Each year, lumbar spinal stenosis (LSS), a common chronic pain condition, impacts over 2 million patients in the U.S.
Commonly diagnosed in patients over the age of 50, symptomatic LSS is often triggered by age-related arthritis causing a narrowing of the lower spinal canal, or lumbar area.
In children and healthy adults, our vertebral disks hold a high water ratio that helps absorb the impact of movement on our bodies. However, as we get older, our vertebrae can lose its ability to retain water. As a result, the space surrounding our vertebral column may begin to constrict and degenerate, allowing the discs between our bones to put direct pressure on our spinal cord and nerve endings.
When left untreated, the spinal compression associated with LSS can ignite acute, potentially debilitating symptoms, which may include:
Many people with advanced stages of arthritis-induced lumbar spinal stenosis experience various degrees of lower back pain.
Unnatural compression on spinal nerves may eventually result in sciatica, or a burning ache that radiates from the buttocks down the leg. Progressive sciatica can even present as foot pain as well.
Tingling In Lower Extremities
Not all patients suffer from a combination of burning discomfort, tingling, and numbness that circulates throughout their lower extremities. However, for some people with LSS, the increased pressure on the vertebral column can cause paresthesia, or "pins and needles" tingling and numbness throughout the legs and buttocks.
Once the pressure triggered by LSS advances to critical levels, patients may experience a leg weakness or even "foot drop" where the soles of the feet uncontrollably hit the ground when ambulatory.
Seeking Relief From Lumbar Spinal Stenosis
Unmanaged LSS symptoms can have far-reaching consequences on mobility and functionality. While some patients find that leaning forward when sitting expands the space around the spinal cord and temporarily mitigates discomfort, a sedentary position adjustment does not deliver a viable or sustainable solution to this chronic pain condition.
Additionally, many individuals with LSS experience degenerative progression. As a result, even the most routine activities, such as standing up or walking, may ignite crippling aches and burning sensations throughout their spine and lower body, making consistent, effective treatment a must to retain basic functioning and quality of life.
Previous generations of patients relied heavily on a wide range of therapies and treatments to counteract the lower backache and limited mobility associated with LSS, including physical therapy, steroid, injections, anti-inflammatory medications, spinal fusion, and even open spine surgery.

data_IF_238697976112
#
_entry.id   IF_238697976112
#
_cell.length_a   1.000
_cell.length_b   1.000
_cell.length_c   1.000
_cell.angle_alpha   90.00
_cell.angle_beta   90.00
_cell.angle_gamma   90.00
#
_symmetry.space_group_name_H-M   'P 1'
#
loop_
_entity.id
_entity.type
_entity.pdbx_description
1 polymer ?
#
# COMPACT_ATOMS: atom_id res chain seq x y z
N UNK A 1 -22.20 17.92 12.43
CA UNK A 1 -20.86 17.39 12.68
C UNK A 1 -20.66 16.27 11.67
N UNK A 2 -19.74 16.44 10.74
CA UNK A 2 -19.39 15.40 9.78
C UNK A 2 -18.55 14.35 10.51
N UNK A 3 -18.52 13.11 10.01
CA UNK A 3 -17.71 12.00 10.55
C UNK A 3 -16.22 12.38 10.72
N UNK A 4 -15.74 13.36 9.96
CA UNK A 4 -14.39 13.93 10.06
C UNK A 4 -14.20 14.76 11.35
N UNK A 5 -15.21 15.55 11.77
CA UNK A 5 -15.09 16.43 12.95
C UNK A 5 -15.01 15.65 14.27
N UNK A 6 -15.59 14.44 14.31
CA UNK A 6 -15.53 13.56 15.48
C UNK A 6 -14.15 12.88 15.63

However, new technology and innovations have given rise to MILD. This relatively recent treatment process provides an effective, viable alternative to some of the more conservative and invasive LSS therapy options.
What You Need To Know About The Effective Treatment Course known as "MILD"
If you're suffering from moderate to severe lumbar spinal stenosis, you may be a candidate for the MILD procedure. Also known as minimally invasive lumbar decompression, MILD is explicitly designed to treat patients experiencing LSS symptoms due to the thickening of the spine's ligaments. This new, less disruptive treatment can deliver chronic pain relief for patients who are unable or unwilling to pursue more invasive procedures such as a spinal fusions, laminectomy, or foraminotomy.
MILD is performed entirely through a 1-cm incision made in the patient's back. A trained and certified MILD physician uses imaging machines and specialized instruments to systematically navigate throughout the spinal cord, targeting and eliminating excessive ligaments and small bony structures.
Removing unnecessary tissue and organic matter reduces lumbar nerve root compression and restores the spinal canal pathway, resulting in lower pain levels as well as enhanced function and mobility.
MILD delivers several significant advantages to patients with LSS, such as:
Typically, the entire MILD process is completed in one hour.
Most minimally invasive lumbar decompression patients return home on the same day of their procedure.
MILD uses no implants or sutures. As a result, most patients enjoy a fairly brief recovery period and can return to work within just a few days. Note: Some patients will still require doctor-prescribed rehabilitation and/or medication following the decompression process.
Although still a recently-approved treatment, minimally invasive lumbar decompression has been performed on tens of thousands of patients and has already established proven results. Several studies conducted on the procedure show that most people have a positive post-procedure experience, including:
- Increased physical mobility and functionality allowing patients to walk further and stand longer
- Fewer presenting symptoms, including lower rates of tingling, burning, numbness, and muscle weakness
- No major complications stemming from the procedure itself or use of related devices
Most importantly, minimally invasive lumbar decompression does not change the structural integrity of the spine. If necessary, patients may still consider more invasive open surgery options after MILD to further relieve chronic pain symptoms from LSS.
Contact Florida Pain Relief Centers For More Information
If you're suffering from LSS symptoms, Florida Pain Relief Centers can help. Our certified physicians are compassionate and experienced innovators in the field, successfully performing some of the very first MILD procedures in the region. Contact us today to learn more about how minimally invasive lumbar decompression can lower pain levels and increase your mobility, functionality, and overall quality of life.